– Cleaning Stations:  Because sea turtles may live 50 years or more they have plenty of time to accumulate algae on their shells.  The algae creates drag in the water, which increases their energy expenditure as they swim.  Like other large marine animals, sea turtles have evolved a symbiotic relationship with small fishes: sea turtles will approach a cleaning station and “pose” or hover, almost stationary.  Small fishes cluster around, nibbling algae from the sea turtles’ shells, flippers and necks.  Cleaning occurs at specific sites.  For example, Honokeana Cove has a number of coral outcrops, and at one of them near the north central part of the Cove one or two sea turtles can almost always be seen, having their shells cleaned. Other sea turtles being cleaned may be seen HERE.

Science Speculation:  Green sea turtles are one of the visible successes of the global species conservation movement.  Once hunted to near extinction, sea turtles have made a strong comeback with the assistance of protective laws in many countries, including the U.S. Endangered Species Act and State of Hawaii wildlife laws.  Nevertheless, worldwide they are still threatened by hunting and egg-poaching as well as by fishing nets and loss of habitat.  In addition, survivors sometimes suffer from excessive attention and disturbance by well-meaning but unthinking tourists.  However, well-thought-out guidelines for reef and marine life protection are readily available.  Green sea turtles are one of the remaining magnificent creatures still living in their natural habitat, yet close enough to tourist areas that they can be enjoyed by any visitor.

Have you seen green sea turtles in the wild?  What kinds of activity did you observe?

Photo Credit: www.honokeana-cove.com

Comments

Green Sea Turtles, Your New Friends — 2 Comments

  1. Something you said made me wonder — if they feed mainly at dusk (and perhaps dawn?), the question is, why? With other animals it’s more obvious … something related to their natural predators, or related to what they eat themselves, or perhaps temperature. But with turtles it isn’t so obvious because their food source is immobile, the water and air temp is pretty constant in the tropics, and their own vision acuity would presumably be best in mid-day. What animal preys on turtles, and would dusk be safer for turtles than mid-day?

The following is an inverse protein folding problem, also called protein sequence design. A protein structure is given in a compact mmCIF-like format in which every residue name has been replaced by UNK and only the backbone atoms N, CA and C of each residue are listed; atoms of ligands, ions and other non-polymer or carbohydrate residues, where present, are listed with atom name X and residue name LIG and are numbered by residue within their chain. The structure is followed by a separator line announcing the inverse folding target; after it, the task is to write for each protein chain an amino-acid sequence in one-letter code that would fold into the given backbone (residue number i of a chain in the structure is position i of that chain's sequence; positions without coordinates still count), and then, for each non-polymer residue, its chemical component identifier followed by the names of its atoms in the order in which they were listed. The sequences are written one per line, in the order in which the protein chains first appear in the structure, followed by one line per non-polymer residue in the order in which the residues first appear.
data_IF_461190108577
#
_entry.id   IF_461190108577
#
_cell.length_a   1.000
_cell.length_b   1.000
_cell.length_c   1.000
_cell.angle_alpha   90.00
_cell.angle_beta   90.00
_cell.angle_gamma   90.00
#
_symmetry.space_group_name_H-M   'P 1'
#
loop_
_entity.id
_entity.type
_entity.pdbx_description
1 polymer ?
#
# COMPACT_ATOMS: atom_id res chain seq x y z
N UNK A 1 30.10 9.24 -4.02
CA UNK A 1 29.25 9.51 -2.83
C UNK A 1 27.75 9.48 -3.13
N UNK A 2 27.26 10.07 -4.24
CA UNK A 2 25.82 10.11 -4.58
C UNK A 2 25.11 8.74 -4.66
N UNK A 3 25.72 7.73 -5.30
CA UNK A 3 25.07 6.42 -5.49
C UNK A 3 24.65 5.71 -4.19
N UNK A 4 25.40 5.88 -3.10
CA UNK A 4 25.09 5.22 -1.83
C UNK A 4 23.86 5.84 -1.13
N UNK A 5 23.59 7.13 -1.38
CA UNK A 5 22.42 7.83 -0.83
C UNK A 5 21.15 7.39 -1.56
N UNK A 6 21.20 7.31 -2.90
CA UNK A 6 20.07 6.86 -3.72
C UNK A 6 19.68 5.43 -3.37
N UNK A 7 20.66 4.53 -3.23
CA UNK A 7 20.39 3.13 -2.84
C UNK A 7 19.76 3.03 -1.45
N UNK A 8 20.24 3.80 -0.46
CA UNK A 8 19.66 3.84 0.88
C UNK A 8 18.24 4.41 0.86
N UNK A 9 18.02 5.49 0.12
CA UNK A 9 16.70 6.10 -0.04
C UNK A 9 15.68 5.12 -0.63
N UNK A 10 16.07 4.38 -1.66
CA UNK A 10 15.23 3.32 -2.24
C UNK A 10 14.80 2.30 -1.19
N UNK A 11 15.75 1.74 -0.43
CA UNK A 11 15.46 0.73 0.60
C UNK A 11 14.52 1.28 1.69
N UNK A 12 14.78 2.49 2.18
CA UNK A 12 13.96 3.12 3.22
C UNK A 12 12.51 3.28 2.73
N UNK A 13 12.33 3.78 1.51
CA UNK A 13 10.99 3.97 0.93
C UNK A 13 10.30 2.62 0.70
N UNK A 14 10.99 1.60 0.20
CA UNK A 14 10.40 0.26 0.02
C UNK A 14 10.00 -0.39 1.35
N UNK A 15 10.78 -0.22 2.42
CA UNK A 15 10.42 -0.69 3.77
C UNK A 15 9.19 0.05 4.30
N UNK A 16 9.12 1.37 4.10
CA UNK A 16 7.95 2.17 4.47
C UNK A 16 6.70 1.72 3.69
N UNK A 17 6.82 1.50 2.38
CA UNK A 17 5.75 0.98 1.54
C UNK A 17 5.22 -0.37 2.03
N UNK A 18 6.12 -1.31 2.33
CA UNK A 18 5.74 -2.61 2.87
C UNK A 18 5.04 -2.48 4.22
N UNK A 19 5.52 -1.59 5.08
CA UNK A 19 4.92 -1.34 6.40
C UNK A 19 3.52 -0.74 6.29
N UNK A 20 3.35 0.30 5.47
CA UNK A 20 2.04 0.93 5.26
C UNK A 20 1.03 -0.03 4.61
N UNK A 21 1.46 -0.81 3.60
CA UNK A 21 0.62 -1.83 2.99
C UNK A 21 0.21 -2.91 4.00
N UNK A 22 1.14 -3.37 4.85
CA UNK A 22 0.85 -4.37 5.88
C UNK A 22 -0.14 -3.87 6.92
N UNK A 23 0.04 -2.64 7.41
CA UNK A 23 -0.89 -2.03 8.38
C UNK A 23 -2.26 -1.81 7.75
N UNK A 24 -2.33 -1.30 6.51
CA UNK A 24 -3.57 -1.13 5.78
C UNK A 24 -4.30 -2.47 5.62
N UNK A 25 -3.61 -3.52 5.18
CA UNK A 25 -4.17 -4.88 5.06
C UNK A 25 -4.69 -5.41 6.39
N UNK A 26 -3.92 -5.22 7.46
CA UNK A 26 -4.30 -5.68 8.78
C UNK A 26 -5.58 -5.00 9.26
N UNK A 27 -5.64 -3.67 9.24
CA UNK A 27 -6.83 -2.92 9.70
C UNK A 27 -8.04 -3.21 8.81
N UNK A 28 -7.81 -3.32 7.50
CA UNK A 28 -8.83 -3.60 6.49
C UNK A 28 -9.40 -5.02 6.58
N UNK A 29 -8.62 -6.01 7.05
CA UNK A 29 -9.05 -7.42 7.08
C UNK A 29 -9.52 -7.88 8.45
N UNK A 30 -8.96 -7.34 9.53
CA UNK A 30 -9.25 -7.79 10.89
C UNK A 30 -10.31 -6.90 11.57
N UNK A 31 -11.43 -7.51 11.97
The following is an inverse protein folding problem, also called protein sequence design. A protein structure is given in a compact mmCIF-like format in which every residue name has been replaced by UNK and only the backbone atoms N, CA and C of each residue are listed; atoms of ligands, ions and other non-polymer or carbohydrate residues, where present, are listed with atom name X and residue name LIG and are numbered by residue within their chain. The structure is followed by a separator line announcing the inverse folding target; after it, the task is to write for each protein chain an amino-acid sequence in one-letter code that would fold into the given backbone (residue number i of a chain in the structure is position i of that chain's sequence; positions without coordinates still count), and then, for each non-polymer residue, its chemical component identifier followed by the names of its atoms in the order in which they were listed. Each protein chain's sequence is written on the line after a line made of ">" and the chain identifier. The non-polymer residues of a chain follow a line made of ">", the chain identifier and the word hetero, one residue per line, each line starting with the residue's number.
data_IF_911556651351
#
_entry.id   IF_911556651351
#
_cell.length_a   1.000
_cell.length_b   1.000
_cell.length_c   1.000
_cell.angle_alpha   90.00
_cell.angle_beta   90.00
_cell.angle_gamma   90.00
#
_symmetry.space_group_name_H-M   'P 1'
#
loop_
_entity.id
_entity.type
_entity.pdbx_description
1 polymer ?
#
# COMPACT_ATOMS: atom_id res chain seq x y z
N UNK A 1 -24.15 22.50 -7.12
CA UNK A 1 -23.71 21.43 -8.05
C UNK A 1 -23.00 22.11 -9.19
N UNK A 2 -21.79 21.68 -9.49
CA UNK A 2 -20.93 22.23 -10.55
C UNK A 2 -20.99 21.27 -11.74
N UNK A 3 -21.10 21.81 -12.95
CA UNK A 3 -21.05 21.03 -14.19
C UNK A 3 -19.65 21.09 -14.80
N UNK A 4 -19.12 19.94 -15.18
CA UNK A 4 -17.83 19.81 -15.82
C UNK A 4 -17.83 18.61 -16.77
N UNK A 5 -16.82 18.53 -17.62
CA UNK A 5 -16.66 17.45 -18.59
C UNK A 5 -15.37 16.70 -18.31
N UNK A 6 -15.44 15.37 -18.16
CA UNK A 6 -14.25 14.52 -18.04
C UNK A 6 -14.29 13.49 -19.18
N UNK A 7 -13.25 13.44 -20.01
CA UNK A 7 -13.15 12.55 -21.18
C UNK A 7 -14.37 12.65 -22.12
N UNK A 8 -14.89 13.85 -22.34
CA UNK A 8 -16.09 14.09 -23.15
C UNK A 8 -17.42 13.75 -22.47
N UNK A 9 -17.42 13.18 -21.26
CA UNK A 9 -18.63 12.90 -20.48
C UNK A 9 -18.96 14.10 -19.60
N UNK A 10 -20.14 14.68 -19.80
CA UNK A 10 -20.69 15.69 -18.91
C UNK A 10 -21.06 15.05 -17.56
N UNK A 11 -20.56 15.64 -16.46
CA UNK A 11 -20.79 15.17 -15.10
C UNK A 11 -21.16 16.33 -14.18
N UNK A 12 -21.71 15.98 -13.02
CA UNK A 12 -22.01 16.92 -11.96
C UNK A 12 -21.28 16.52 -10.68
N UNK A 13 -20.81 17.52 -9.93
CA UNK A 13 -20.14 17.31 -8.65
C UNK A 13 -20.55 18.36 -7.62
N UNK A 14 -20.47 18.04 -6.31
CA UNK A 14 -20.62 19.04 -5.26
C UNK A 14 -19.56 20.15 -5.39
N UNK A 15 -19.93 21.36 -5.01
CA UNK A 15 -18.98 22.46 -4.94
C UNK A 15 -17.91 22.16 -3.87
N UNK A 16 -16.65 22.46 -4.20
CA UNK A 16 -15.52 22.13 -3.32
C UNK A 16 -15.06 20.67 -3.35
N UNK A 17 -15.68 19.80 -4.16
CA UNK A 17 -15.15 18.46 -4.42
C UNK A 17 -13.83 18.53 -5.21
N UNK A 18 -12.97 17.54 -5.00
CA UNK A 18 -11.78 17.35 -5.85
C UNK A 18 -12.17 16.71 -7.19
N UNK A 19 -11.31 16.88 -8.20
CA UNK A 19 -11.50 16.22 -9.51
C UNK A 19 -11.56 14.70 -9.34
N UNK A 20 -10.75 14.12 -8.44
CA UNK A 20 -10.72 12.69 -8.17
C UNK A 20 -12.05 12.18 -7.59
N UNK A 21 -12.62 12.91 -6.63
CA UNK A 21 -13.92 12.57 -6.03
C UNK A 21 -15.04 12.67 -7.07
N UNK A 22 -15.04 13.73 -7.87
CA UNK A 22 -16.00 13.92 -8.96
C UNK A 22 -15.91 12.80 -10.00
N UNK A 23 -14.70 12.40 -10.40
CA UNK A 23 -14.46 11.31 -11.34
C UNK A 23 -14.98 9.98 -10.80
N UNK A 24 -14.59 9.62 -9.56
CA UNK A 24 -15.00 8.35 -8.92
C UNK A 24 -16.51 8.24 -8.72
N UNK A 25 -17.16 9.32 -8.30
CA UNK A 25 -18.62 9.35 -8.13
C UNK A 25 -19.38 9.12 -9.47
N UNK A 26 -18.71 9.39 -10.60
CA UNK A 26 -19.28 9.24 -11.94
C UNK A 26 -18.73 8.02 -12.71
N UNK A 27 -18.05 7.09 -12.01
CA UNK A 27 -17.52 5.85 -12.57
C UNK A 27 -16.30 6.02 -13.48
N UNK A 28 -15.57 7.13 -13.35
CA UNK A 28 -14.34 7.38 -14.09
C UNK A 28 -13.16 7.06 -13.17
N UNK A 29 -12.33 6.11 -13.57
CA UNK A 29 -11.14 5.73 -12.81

• Charles, you’re quite right that the preferred feeding times turtles exhibit begs for an explanation.

      You mention the predators of sea turtles: for adult turtles the main predators are sharks, especially tiger sharks, and human beings. Hatchlings are prey for birds, dogs, just about any nearby carnivore. The best sources I know on this subject are an Australian website (http://www.mesa.edu.au/turtles/turtles02.asp) and another less academic but still useful site (http://www.seaturtle-world.com/sea-turtle-predators/).

      The latter site comments that noise may keep turtles from coming ashore to lay eggs, and I have observed that turtles are usually not seen basking when people are nearby: these observations suggest that turtles avoid people and commotion, and that makes sense because humans often prey upon them. Turtles come up to breathe throughout the day when there are swimmers and surfers present but this is only every hour or so, so they are not close to people for very long.

      Sea turtles do take occasional snacks of algae throughout the day. However, they save their more intense activity such as vigorous feeding, which requires much more frequent breathing, for times when the water has few human inhabitants. This allows them to keep their distance from people, although individual turtles seem to ignore people or even show curiosity about them. I see turtle heads bobbing up at dusk and I’d bet they are also feeding at dawn while I am sleeping, since the Cove is mostly empty of humans at those hours.